Edited by sTeamTraen
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Good news!

 

An email and the return of my memory (I'm ill - hence I have nothing better to do on a Wednesday morning than hang about on the forums) has lead me to not one, but two enthusiastic cachers who fall outside my general northern European race*. Woohoo! Still, it's not enough and I think more should be done to encourage cachers from other parts of the world (Kiwi's don't count unless they're Maori, sorry) to take part. Perhaps grandmothers could be made loggable, like trig points? :(

 

The above is not a racial slur, it's a joke. A harmless one I hope.

 

SP

 

*With a mother from the extreme north-east of England I probably have some Norse and Pict blood, and I know she has some Swiss ancestry too. My dad's family is from Laaandan, so there could be any genetic soup you can think of there. Anyone who's seen my nose in profile has thought 'Roman', and who knows? It is 'the family nose' and there was plenty of visitors and invaders of SE England long before the Normans.

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Not quite sure on this one.

 

My Ladyfriend occassionaly comes caching to keep me company (slow me down). She cannot understand the attraction of walking, never mind crawling under a bush for a tupperware bo.

 

I am white (when I wash) and from a working class background (not sure where to put myself now) and she is a Black Ugandan from a small village in the mountains bordering Rawanda. Thinks that having to walk 9 miles to school in the morning was enough walking for a lifetime.

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Actually Harpal Singh is on the books for (and paid by) Leeds United and is likely to break through to the first team next season. (had a couple of games this season but is still only 16ish).

Unfortunately this was the line people used when this subject came up quite a few years ago.

 

Today Harpal Singh is nearly 24, and can barely get a game for Stockport County who have just been relegated from League 1 to League 2 (the 4th Division in old money).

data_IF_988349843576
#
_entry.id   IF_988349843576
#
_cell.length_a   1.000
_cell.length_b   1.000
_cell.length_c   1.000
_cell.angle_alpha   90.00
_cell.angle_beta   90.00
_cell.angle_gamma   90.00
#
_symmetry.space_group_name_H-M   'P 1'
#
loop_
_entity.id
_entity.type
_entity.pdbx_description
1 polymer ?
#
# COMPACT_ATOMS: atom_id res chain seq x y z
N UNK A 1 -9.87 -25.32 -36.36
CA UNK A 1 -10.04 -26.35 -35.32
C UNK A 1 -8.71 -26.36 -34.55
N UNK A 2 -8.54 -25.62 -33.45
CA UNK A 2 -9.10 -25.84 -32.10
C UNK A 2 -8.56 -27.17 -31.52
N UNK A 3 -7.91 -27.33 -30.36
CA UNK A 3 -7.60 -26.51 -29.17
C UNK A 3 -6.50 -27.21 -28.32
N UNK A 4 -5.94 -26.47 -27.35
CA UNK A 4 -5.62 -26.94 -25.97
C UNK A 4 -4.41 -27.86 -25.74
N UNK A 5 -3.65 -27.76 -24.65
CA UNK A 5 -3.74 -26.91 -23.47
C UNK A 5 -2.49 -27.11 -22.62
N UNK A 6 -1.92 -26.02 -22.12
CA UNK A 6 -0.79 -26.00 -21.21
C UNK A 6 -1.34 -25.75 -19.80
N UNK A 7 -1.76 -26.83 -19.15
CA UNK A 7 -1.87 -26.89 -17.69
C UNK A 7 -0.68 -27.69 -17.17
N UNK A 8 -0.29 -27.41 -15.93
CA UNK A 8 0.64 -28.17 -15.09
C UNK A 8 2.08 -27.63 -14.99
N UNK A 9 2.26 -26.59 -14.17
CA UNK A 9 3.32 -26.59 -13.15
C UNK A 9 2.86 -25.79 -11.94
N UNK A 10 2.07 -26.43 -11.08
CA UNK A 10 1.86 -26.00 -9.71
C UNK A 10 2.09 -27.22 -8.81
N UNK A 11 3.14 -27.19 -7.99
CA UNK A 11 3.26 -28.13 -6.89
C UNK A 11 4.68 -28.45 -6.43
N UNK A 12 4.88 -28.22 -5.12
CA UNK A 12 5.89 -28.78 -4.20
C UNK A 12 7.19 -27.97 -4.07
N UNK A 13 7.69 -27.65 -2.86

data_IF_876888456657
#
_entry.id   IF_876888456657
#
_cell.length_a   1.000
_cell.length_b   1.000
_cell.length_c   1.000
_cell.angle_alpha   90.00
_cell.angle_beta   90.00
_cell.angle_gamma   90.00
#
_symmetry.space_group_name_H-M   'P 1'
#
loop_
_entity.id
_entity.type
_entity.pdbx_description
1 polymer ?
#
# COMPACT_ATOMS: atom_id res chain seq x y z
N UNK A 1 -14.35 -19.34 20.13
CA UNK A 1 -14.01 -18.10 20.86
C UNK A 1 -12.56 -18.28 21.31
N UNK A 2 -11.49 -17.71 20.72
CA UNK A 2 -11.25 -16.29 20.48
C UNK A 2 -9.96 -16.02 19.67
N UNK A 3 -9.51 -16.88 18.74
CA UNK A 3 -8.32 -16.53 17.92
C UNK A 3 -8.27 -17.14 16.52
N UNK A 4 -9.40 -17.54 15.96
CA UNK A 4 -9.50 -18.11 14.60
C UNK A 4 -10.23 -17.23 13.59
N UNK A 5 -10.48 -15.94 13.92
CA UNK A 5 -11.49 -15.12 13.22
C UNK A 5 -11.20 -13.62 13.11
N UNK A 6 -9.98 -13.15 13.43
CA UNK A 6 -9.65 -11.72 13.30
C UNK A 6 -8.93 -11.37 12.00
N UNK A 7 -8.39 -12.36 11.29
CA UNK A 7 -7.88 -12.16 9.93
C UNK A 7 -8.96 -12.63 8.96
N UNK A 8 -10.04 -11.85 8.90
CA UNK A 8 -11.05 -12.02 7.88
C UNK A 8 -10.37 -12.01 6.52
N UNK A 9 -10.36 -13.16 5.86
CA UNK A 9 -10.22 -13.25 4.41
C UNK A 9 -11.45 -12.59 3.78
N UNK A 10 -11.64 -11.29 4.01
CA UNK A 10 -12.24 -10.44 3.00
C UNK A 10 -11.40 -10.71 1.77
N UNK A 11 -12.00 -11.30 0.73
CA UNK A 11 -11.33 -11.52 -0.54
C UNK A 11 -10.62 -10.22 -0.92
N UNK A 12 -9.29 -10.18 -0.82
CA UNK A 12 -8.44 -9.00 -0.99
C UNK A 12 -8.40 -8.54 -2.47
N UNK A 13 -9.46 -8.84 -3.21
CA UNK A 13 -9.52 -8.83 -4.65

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Class disticnctions are blurred nowadays. Mongoose is a classic example of someone who is no longer pigeonhole-able (that SO should be a word). No idea what I am either, no qualifications, but skilled and proffessional in the modern sense of the word, but not in the traditional sense.

 

sTeamTraen, vous n'aiment pas un picnic a le weekend <_< ?

Edited by rutson
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There are no cultural barriers to geocaching, maybe some financial barriers.

 

So I would agree with you Paul, that Geocaching can not be accused of racism.

 

There are lots of vocations and pastimes that are particularly biased towards certain types of people and I think it just takes someone to 'discover' them and their peers will follow.

 

My occupation is largely dominated by white males. There are no barriers to entry and the company I work for advertises vacancies in all the relevant publications to reach other demographics. But still the uptake is very low. We are getting more girls/women/ladies (choose your preferred address) which is nice. <_< However, of about 400 people doing the job I do in the place I work, we have no Black people and I think only 2 Asian. My guess is that once we have a few role models, more people will follow.

 

I would say the same of Geocaching in the UK.

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Not ay 280 yet - only 84 but only been with you for 7 weeks or so.

 

Do I count SP?

You most certainly do Lester! Not long to the big 100 now. Any plans? <_<

 

I accept class is a bit of a grey issue in the UK now. I had a grandfather who was a miner, does that make me working class? I've never been fox hunting or played polo, which suggests I'm middle class. I hold no professional qualifications, but have more years experience in my field than a dozen recent graduates. It seems to me that class is more a reflection of goals and aspirations these days, and geocaching appears to fall neatly into a middle-England (with apologies to the Welsh, Scots and Irish) middle-class, middle-income bracket.

 

I genuinely wonder if more couldn't be done to promote caching as a pastime for all: Young and old, male and female, black, white, and more complicated than that.

 

"I have a dream. A dream of little black and white children playing a high-tech treasure hunt game together..."

 

SP

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It seems to me that class is more a reflection of goals and aspirations these days, and geocaching appears to fall neatly into a middle-England (with apologies to the Welsh, Scots and Irish) middle-class, middle-income bracket.

Shhh... don't say that, you'll have Messrs Blair/Howard/Kennedy knocking on the door for your Middle Englander vote. :laughing: